Human beings are capable of incredible things, especially when under the pressures to survive. Eating leeches? Building ice caves? Cutting off your own toes? Read on, my survival-enthused friends.
The last place on earth you would want to wake up alone is in the Australian Outback. Well, it became reality for one man after he claimed he was left for dead in the infamous desert with no clue of how he got there in the first place.
On January 24, 2006, Ricky Megee was cruising down an isolated road when he believes his car was high jacked by three aboriginal men who then drugged and dumped his body in the middle of the outback. He woke up unaware and confused to dingos’ scratching at him in his shallow grave. And so began Megee’s 70-day struggle to make it out alive.
Surviving on a diet of frogs, leeches, lizards, and cockroaches, Megee found a dam and was able to stay well hydrated until he was found by “jackaroos” or farm hands on April 6. By then, he was a walking skeleton and deeply tanned from the extreme desert sun, but he was alive. MeGee’s car and the mysterious aboriginal men were never found.
Joe Simpson and Simon Yates
It was a beautiful day for climbing in 1985, as Joe Simpson and Simon Yates attempted to ascend the then-unclimbed west face of Siula Grande in the Peruvian Andes.
But the challenging trip quickly took a bone-crunching turn.
Simpson broke his leg during the ascent, putting Yates in the position to get them both down to safety in the frigid temperatures. Matters continued to get worse as a storm hit, making visibility difficult and the descent even more dangerous. Badly frostbitten and unsure if Simpson was alive or dead, Yates found himself in a desperate situation and he cut the rope.
Well, turns out Simpson survived the 150-foot fall, and dug himself an ice cave to ride out the storm. Afterward, he battled three days without food and water, and though he was severely injured, managed to crawl back to base camp for help.
This man of the sea found himself in quite the predicament when a whale bumped his sailboat in the middle of the night during a lone expedition. Callahan’s boat, Napoleon Solo, slowly sunk to the ocean bottom and Callahan found himself stranded in his inflatable raft with little water and a small number of provisions. Surviving the blaring sun, battling dehydration and constant shark encounters, Callahan found solace in the dorado fish that hung around his raft constantly—his “doggies”. Seven times he shot flares at passing ships only to be left in frustration.
After 76 days and floating 1,800 miles, he was finally found by some fisherman who rescued him, but unfortunately caught all of his beloved “doggies.”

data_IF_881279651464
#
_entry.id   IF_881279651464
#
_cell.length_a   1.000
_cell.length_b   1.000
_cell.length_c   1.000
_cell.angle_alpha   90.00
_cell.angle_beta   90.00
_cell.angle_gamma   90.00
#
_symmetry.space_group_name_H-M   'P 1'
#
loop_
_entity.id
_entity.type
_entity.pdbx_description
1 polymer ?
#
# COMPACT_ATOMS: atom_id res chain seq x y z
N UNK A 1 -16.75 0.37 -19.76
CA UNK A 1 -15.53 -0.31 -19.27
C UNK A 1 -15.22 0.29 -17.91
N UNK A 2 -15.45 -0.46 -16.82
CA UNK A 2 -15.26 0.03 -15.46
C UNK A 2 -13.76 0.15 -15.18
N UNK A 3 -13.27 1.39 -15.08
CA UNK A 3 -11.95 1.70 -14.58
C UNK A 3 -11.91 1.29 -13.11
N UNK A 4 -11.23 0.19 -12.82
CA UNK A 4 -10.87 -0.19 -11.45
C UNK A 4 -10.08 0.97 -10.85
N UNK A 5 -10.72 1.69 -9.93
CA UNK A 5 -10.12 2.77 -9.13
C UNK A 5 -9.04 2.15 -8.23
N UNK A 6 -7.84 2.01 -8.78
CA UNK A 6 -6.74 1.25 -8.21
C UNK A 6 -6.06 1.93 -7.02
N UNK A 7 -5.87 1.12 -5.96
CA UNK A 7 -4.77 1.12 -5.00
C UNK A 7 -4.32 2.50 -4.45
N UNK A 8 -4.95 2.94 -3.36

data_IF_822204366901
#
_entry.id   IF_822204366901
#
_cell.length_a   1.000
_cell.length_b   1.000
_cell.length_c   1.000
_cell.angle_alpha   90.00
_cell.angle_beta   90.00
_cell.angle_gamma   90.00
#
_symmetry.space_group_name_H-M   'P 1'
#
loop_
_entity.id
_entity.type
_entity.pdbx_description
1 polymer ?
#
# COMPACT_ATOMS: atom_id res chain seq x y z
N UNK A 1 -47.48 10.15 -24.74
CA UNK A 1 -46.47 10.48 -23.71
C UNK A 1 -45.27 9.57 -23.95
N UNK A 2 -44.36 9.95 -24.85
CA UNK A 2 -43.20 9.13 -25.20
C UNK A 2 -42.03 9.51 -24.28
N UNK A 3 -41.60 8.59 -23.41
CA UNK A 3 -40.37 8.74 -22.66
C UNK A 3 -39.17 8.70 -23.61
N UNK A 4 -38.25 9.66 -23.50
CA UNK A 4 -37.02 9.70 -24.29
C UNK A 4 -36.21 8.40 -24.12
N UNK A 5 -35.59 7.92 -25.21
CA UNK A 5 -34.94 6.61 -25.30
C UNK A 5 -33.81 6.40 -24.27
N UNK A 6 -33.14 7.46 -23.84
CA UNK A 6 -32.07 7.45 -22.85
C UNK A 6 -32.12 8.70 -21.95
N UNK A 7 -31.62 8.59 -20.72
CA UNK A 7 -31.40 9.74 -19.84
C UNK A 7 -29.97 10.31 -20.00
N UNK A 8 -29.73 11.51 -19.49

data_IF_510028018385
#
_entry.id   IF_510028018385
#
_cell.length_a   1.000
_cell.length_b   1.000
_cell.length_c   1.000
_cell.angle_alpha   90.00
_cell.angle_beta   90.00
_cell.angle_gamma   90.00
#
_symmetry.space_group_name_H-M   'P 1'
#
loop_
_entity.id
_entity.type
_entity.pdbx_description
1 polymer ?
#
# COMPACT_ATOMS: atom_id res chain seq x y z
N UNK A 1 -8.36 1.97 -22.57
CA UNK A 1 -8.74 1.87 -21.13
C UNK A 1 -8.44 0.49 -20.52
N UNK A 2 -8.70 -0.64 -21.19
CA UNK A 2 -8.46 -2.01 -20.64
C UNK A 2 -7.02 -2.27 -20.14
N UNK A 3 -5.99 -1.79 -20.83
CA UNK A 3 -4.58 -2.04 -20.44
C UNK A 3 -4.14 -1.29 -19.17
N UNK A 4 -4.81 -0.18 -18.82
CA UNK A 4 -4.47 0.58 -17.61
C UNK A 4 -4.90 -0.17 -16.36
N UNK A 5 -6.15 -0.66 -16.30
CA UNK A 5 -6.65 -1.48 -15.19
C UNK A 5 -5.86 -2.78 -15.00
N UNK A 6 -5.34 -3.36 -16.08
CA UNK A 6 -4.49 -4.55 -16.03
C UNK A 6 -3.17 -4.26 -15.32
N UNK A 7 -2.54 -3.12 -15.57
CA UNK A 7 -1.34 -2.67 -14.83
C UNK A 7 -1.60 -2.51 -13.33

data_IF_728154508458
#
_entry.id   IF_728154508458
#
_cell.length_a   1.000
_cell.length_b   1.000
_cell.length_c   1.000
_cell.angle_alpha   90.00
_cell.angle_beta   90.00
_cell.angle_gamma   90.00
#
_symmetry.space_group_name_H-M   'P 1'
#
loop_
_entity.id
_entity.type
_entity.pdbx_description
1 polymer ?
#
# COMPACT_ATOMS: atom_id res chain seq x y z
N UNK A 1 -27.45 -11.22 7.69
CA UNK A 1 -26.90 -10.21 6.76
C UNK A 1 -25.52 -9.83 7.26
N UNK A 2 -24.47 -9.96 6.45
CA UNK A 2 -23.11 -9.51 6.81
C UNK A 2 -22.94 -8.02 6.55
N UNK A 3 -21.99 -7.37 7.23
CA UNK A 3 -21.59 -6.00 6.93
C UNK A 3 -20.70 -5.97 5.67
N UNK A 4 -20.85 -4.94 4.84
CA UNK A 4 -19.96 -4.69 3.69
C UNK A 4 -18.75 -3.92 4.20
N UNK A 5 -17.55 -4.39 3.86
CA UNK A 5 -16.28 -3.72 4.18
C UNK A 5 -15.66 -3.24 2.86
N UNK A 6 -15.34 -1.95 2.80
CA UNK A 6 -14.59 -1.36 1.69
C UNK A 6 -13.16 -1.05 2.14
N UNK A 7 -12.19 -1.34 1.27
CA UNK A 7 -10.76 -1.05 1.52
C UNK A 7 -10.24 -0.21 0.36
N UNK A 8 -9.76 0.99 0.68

We all know this story; does the movie “127 Hours” ring a bell?
An avid climber and outdoorsman, Ralston embarked on what he believed would be a delightful day trip of easy hiking and biking on the Blue John Canyon of southeast Utah. He was so unconcerned by the trip that he told no one where he was going. When he slipped in a narrow canyon slit and became stuck with an 800-pound boulder pinning his right arm—things got a tad bit unnerving.
After 5 days, his water bottle was bone dry and no food had touched his lips—his will to live was tested and he made the incredible decision to amputate his own arm from the elbow down using a blunt pocketknife. After managing to make it out of the canyon, he flagged down some hikers and was airlifted to safety.
Ok, folks — the grand finale. This is a pro-survival status.
Jan Baalsrud was a young instrument maker who was asked to help the anti-Nazi resistance in Norway during WWII. During his trip on board a ship in the icy Norwegian waters, German soldiers showered his boat with bullets, killing everyone on board except him. He managed to dive into the water, with only one boot and sock, minus his big toe that had been shot off.
Pursued by at least 50 Nazis, he was able to swim to the Norwegian coast where two girls on the beach rescued him. He had several Norwegian civilians secretly help him to reach safety in Sweden, but it took many attempts to finally make it. On one attempt, Baalsrud journeyed across the snow-capped mountains while hiding from possible Nazi attack. An avalanche caused him to fall 300 feet and left him blind and severely concussed, aimlessly wandering in the snow for days, plagued with hallucinations.
Needless to say, Baalsrud was found and nursed back to health. He continued to try and push for the Swedish border again and again but was held back by Nazi soldiers. He was forced to find shelter in ice holes where he ended up cutting off the rest of his toes to save his feet and at one point, attempted suicide.
Baalsrud eventually made it to safety in Sweden, but not until undergoing a journey through icy hell itself.